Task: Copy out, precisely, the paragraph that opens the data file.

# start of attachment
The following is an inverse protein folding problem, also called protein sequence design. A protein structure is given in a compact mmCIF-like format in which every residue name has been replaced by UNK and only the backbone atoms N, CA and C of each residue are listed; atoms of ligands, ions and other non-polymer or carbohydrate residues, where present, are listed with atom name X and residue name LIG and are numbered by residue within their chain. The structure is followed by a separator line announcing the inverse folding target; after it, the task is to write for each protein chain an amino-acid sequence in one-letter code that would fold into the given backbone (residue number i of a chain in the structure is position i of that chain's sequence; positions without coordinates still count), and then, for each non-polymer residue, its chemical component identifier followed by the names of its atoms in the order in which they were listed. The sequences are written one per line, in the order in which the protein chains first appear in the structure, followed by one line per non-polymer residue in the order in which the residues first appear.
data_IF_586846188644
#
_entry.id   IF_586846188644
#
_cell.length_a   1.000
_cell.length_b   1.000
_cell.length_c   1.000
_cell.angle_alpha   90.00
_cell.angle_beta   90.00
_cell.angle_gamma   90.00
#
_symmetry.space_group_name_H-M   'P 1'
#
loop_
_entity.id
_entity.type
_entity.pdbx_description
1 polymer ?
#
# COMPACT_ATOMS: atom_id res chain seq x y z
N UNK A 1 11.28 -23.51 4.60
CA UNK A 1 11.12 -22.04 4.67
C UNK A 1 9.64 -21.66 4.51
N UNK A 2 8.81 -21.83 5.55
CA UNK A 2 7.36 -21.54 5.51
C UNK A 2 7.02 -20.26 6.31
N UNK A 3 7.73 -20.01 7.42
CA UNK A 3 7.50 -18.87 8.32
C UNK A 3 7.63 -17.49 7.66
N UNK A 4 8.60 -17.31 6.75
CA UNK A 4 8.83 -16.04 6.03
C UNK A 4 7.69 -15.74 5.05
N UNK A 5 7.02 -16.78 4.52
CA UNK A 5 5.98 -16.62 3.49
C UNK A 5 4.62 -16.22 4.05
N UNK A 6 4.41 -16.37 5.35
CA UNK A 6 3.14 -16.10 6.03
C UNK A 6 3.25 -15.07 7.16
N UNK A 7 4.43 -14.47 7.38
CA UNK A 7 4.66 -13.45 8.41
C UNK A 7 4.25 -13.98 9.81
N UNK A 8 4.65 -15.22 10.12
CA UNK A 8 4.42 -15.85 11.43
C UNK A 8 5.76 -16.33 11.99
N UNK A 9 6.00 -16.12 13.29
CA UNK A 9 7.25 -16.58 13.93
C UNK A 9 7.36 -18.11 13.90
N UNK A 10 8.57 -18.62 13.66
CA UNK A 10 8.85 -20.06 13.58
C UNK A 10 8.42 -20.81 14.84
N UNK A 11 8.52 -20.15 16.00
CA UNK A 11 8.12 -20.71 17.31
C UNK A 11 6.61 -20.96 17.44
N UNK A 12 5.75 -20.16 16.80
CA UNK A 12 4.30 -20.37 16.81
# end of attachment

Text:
The following is an inverse protein folding problem, also called protein sequence design. A protein structure is given in a compact mmCIF-like format in which every residue name has been replaced by UNK and only the backbone atoms N, CA and C of each residue are listed; atoms of ligands, ions and other non-polymer or carbohydrate residues, where present, are listed with atom name X and residue name LIG and are numbered by residue within their chain. The structure is followed by a separator line announcing the inverse folding target; after it, the task is to write for each protein chain an amino-acid sequence in one-letter code that would fold into the given backbone (residue number i of a chain in the structure is position i of that chain's sequence; positions without coordinates still count), and then, for each non-polymer residue, its chemical component identifier followed by the names of its atoms in the order in which they were listed. The sequences are written one per line, in the order in which the protein chains first appear in the structure, followed by one line per non-polymer residue in the order in which the residues first appear.